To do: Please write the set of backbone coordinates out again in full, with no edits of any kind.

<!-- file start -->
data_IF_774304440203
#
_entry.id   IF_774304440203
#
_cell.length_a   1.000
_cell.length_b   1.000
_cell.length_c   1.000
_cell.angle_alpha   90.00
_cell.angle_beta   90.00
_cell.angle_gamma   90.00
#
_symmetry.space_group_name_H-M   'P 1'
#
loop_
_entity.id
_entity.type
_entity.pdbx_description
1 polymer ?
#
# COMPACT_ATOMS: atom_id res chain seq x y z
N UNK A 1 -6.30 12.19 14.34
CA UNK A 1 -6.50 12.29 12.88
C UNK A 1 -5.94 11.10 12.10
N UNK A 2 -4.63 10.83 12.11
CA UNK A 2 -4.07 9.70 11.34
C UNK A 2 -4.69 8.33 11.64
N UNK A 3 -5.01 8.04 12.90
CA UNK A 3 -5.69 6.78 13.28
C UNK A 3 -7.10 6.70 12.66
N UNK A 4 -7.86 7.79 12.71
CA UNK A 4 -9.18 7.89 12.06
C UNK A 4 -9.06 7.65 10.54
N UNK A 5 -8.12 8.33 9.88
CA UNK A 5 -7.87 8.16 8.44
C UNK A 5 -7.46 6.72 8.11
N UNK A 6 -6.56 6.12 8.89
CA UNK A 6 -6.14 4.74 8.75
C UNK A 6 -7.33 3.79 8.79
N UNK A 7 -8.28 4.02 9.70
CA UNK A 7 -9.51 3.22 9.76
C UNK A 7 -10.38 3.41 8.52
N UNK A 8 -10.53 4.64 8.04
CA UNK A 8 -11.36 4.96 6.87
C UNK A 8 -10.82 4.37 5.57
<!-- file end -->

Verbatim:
data_IF_774304440203
#
_entry.id   IF_774304440203
#
_cell.length_a   1.000
_cell.length_b   1.000
_cell.length_c   1.000
_cell.angle_alpha   90.00
_cell.angle_beta   90.00
_cell.angle_gamma   90.00
#
_symmetry.space_group_name_H-M   'P 1'
#
loop_
_entity.id
_entity.type
_entity.pdbx_description
1 polymer ?
#
# COMPACT_ATOMS: atom_id res chain seq x y z
N UNK A 1 -6.30 12.19 14.34
CA UNK A 1 -6.50 12.29 12.88
C UNK A 1 -5.94 11.10 12.10
N UNK A 2 -4.63 10.83 12.11
CA UNK A 2 -4.07 9.70 11.34
C UNK A 2 -4.69 8.33 11.64
N UNK A 3 -5.01 8.04 12.90
CA UNK A 3 -5.69 6.78 13.28
C UNK A 3 -7.10 6.70 12.66
N UNK A 4 -7.86 7.79 12.71
CA UNK A 4 -9.18 7.89 12.06
C UNK A 4 -9.06 7.65 10.54
N UNK A 5 -8.12 8.33 9.88
CA UNK A 5 -7.87 8.16 8.44
C UNK A 5 -7.46 6.72 8.11
N UNK A 6 -6.56 6.12 8.89
CA UNK A 6 -6.14 4.74 8.75
C UNK A 6 -7.33 3.79 8.79
N UNK A 7 -8.28 4.02 9.70
CA UNK A 7 -9.51 3.22 9.76
C UNK A 7 -10.38 3.41 8.52
N UNK A 8 -10.53 4.64 8.04
CA UNK A 8 -11.36 4.96 6.87
C UNK A 8 -10.82 4.37 5.57